Simon Fürst | BMW Group

Principal Expert Autonomous Driving Technologies

Simon Fürst studied Aerospace Engineering at the Technical University of Munich. From 1993 till 2001 he was a research assistant at the department of System Dynamics and Flight Mechanics at the University of the Federal Armed Forces in Munich. His research area was on onboard autonomous, vision-based systems for navigation and landing of airplanes and helicopters as well as for autonomous vehicles.

From 2001 till 2002 he worked for IABG in Ottobrunn as a project leader and consultant for the qualification of the high-risk avionics software in the tiger helicopter and the Eurofighter Typhoon.

Since 2003 he is with BMW. From 2005 till 2009 he was an expert and project leader in ISO creating the automotive safety standard ISO 26262. From 2006-2017 he was in AUTOSAR in many major roles of this 200+ companies non-commercial industry standardization organization. During that period has was two times spokesperson of AUTOSAR. In parallel he was General Manager at BMW being responsible for the series roll-out of the AUTOSAR standard into all BMW vehicles. Since April 2017 he was General Manager in the division of Autonomous Driving and Driver Assistance. There he was responsible for machine learning, reasoning and knowledge representation and line manager for agile development teams. In October 2019 he was appointed as principal expert for automated driving technologies.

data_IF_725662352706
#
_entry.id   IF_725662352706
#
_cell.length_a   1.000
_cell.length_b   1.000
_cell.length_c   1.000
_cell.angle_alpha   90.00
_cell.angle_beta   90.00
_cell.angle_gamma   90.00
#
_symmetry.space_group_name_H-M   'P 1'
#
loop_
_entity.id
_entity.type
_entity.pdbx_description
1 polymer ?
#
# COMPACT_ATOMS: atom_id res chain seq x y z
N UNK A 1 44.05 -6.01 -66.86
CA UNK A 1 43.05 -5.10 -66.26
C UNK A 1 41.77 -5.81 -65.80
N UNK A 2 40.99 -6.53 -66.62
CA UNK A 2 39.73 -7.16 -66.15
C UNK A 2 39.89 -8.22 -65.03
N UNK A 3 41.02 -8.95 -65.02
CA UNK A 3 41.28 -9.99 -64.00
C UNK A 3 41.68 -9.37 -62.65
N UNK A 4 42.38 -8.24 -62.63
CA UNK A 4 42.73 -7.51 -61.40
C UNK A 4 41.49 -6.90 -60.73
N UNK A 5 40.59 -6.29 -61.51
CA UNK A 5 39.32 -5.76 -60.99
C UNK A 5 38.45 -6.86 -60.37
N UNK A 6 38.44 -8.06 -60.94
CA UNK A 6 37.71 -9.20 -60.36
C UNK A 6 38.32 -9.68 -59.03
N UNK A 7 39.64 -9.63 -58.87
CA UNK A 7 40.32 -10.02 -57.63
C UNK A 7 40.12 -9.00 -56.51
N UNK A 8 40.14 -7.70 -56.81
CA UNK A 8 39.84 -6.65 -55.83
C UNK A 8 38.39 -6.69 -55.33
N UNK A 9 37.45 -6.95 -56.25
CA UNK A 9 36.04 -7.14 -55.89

13:30 - 14:10

Thursday, November 19

Software Architectures for Automated Driving


Currently numerous OEMs are working on SAE level 3 “Highway Pilot Systems” to be released in the next vehicle generations. This new customer functionality will become the high-end feature of ADAS that extend existing SAE level 1 to 2 features. A scalable approach for system, ECU, sensor and software architecture is required so that features of higher SAE levels can be added on top while re-using already existing features. This requires on the one hand side an extendable sensor setup with additional sensors complementing the entry-level sensor setup. On the other hand, scalable SoC architectures must be used to enable re-use of software assets from entry level SoCs up to high-end SoCs. But this scalable approach places high demands on a scalable software architecture as well as on safety. Additionally, data driven development places new demands on the software architecture for L3 systems. It is understood that such software systems will be continuously enhanced by data gained from testing while in the development phase and from more data collected by the customer fleet. This requires seamless toolchains with very high automation and efficient regression testing to deliver software updates whenever needed.